SAN ANGELO, Texas — While wildfires and grass fires are common in West Texas during this time, this year we have seen an increased number of them.
The Concho Valley saw lots of rainfall last spring, which caused an increase in grass growth but also the potential for fires.
“The rain stopped and so everything’s been drying out,” said Robyn Griffith, Wildlife and Urban Interface Specialist for the Texas A&M Forest Service.
With several consecutive days of triple-digit temperatures, Griffith says that nearly anything can ignite a fire. Some areas around the Concho Valley have seen scattered storms, but lightning combined with little rainfall makes for high fire potential.
“A lot of the heat from the lightning stays in the ground and it’ll dry up those fuels. They might not come out right away, we call them ‘holdover fires.’ They will come out a few days later, or just the next day, or even that night. It just depends on how dry those fuels in that area are,” explained Griffith.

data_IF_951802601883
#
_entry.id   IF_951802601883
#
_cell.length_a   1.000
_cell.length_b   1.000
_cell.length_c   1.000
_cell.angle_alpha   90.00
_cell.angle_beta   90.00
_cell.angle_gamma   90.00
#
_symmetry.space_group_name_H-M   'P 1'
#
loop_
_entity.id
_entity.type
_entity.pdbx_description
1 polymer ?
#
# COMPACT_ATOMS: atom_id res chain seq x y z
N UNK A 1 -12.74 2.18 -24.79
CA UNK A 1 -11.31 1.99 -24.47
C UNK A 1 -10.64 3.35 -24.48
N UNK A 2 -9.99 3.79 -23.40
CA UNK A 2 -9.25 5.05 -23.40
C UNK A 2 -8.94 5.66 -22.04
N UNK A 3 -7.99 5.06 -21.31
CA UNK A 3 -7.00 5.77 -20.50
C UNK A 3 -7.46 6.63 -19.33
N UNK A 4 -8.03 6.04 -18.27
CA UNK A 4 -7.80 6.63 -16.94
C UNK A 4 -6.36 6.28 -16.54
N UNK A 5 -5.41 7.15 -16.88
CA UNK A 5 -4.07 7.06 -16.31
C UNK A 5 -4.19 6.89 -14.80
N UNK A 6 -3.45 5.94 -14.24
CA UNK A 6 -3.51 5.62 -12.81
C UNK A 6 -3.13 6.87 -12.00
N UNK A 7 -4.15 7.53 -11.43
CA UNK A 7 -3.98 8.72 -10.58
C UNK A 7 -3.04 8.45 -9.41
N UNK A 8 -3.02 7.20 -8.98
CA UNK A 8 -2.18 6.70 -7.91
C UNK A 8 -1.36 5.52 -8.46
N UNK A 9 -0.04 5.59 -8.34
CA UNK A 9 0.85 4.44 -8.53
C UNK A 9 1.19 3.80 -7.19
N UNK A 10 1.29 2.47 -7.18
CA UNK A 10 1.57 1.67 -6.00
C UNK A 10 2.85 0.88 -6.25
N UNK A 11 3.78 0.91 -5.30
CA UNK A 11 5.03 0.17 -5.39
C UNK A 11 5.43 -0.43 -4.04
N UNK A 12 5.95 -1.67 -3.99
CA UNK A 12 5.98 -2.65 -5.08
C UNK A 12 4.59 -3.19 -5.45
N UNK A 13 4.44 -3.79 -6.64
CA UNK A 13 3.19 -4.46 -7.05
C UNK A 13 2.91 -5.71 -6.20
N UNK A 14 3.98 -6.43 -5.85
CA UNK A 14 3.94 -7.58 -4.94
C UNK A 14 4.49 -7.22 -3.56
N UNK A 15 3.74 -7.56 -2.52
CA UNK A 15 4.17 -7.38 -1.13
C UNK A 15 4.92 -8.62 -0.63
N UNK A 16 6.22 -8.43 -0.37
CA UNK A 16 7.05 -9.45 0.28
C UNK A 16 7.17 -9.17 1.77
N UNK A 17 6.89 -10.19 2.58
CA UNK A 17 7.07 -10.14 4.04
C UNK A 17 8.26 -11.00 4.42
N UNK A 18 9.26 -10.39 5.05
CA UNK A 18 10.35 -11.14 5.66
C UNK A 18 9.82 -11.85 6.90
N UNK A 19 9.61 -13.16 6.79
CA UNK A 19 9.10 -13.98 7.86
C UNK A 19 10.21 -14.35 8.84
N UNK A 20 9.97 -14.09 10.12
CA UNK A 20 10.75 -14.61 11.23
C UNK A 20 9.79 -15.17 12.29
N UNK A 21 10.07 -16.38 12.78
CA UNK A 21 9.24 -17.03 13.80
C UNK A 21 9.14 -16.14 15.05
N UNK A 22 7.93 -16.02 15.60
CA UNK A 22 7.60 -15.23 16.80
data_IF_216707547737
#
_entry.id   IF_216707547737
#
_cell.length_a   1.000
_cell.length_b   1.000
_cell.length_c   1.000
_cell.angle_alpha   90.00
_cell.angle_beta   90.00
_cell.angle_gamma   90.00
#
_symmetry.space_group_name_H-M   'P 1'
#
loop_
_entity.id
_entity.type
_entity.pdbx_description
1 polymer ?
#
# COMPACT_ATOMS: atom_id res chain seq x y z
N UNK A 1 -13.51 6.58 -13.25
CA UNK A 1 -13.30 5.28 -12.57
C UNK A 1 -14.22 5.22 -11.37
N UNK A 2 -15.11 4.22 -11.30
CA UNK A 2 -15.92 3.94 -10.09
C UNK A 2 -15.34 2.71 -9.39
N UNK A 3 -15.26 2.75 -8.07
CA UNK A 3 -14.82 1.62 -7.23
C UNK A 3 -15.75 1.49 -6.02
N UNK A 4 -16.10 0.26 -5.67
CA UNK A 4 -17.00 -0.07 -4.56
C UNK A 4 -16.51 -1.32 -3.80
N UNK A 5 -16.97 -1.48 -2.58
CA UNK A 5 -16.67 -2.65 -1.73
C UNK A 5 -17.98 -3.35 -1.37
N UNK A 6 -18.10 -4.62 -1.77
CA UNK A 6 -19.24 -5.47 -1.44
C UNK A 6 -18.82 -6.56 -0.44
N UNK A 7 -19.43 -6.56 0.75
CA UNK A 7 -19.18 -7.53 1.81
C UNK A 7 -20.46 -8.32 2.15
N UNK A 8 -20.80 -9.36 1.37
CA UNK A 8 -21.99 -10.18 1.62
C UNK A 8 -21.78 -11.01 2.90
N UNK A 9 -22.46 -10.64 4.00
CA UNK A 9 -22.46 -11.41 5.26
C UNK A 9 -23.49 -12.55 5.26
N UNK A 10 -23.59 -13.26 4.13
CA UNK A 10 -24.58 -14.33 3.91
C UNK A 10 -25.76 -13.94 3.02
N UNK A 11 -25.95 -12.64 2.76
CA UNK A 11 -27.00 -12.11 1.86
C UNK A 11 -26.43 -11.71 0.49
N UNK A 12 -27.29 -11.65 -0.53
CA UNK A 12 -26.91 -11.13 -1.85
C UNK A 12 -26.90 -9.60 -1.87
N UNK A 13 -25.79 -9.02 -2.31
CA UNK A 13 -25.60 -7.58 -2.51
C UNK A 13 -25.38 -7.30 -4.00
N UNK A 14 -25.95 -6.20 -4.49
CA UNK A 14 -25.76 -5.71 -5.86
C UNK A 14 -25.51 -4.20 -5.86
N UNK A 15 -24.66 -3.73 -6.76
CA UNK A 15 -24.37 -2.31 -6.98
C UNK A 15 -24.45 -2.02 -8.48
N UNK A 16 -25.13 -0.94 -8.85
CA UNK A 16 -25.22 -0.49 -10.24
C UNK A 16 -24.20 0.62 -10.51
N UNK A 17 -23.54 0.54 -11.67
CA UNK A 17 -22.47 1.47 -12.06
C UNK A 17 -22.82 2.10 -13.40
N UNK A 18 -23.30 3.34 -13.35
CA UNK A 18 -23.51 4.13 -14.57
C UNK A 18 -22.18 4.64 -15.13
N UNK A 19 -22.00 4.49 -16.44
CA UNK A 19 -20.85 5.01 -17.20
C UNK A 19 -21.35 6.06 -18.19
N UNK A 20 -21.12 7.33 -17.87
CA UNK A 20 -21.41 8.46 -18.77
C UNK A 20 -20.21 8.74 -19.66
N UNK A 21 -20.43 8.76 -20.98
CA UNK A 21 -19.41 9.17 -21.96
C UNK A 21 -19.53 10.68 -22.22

Add in high wind speeds and a fire can quickly spread to cover a large area.
“Whenever it gets into the brush and trees it slows down a little bit, but we’ve got a lot of grass so it travels really fast through that,” added Griffith.
Griffith says that the Texas A&M Forest Service is ready to assist fire departments if they need help putting out a fire that has gotten out of control, but that everyone should be aware of anything that may start a fire. Something as simple as a trailer chain that is dragged on the road can ignite one.
“Our resources just moved to a closer area for a faster response if we do get more calls,” Griffith said, “We just want everybody to be aware and try and do your part to make sure nothing starts in your area. Anything that can be prevented, we would love further help.”
For more information on wildfires, you can visit tfsweb.tamu.edu.